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“The reason that oil production has risen under President Obama is due to events that happened years earlier. In this case, it wasn’t some grand initiative that President Bush passed, rather it was years of steadily increasing oil prices that caused oil companies to approve a number of new projects that had marginal economics at lower oil prices. But these projects take some years to build, and as in the case of the Alaska Pipeline, decisions that were made (four to six) years earlier benefited President Obama with increased domestic oil production.”

Rapier dives into a similar situation between former presidents Jimmy Carter and Richard Nixon.

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The Big Energy Lie, Revisited

Posted on May 10, 2011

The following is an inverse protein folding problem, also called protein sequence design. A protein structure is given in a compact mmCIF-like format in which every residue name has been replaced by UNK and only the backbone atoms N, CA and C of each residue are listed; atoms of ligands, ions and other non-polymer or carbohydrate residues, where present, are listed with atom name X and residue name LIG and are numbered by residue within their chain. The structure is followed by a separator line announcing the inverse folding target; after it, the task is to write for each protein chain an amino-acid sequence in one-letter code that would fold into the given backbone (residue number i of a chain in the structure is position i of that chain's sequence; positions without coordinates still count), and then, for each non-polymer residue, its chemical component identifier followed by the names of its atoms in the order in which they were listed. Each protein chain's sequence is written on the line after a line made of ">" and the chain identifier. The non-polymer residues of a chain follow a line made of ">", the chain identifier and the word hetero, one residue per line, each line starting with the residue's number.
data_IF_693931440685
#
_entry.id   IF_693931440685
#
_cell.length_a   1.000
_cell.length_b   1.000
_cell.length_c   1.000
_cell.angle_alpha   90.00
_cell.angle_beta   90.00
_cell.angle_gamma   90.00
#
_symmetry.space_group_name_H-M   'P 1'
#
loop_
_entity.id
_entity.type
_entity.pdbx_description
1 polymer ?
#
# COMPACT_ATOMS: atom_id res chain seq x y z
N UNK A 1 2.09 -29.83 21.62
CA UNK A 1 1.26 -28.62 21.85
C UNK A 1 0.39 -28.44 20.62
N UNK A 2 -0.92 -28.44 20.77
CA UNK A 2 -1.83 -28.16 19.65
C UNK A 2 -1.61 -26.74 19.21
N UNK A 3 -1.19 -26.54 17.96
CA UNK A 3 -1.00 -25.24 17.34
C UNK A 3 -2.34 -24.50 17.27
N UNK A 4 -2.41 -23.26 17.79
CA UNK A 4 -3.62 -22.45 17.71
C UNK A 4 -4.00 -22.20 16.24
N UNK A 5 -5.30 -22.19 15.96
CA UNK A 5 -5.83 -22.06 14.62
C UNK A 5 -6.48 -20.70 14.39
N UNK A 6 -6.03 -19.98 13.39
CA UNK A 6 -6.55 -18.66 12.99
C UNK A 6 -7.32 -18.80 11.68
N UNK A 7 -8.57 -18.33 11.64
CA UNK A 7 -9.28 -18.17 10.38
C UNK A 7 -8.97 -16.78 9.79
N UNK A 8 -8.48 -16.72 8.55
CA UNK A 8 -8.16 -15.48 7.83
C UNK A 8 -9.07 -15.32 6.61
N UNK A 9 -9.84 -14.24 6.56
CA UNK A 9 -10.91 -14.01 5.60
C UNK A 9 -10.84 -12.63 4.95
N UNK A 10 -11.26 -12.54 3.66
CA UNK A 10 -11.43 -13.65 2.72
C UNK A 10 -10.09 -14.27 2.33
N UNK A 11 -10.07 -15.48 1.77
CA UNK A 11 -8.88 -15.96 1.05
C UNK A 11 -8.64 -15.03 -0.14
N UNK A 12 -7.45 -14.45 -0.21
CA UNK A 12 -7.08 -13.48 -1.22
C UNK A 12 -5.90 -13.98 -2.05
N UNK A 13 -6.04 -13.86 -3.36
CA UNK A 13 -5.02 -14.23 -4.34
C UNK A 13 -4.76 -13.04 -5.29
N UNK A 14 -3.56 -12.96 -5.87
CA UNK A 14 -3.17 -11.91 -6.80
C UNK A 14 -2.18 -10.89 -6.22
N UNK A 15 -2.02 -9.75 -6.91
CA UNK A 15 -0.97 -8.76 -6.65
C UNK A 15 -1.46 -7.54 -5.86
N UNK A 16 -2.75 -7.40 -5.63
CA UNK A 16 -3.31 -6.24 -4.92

by Steve Maley

Your President has been telling you things that simply aren’t true. Things like “We can’t drill our way out of our energy problems.” Or “Oil and gas are the fuels of the past.” Or “The U.S. consumes 25% of the world’s oil, but controls only 2% of the world’s reserves.”

Well, that last one may be technically true, but it is used to convey a falsehood. In a post called The Big Energy Lie (Dec. ’09), I attempted to explain the deception. In this post, I’ll attempt to show you graphically in terms that the lay person should understand.
KEY CONCEPT #1: “Reserves” are not “Inventory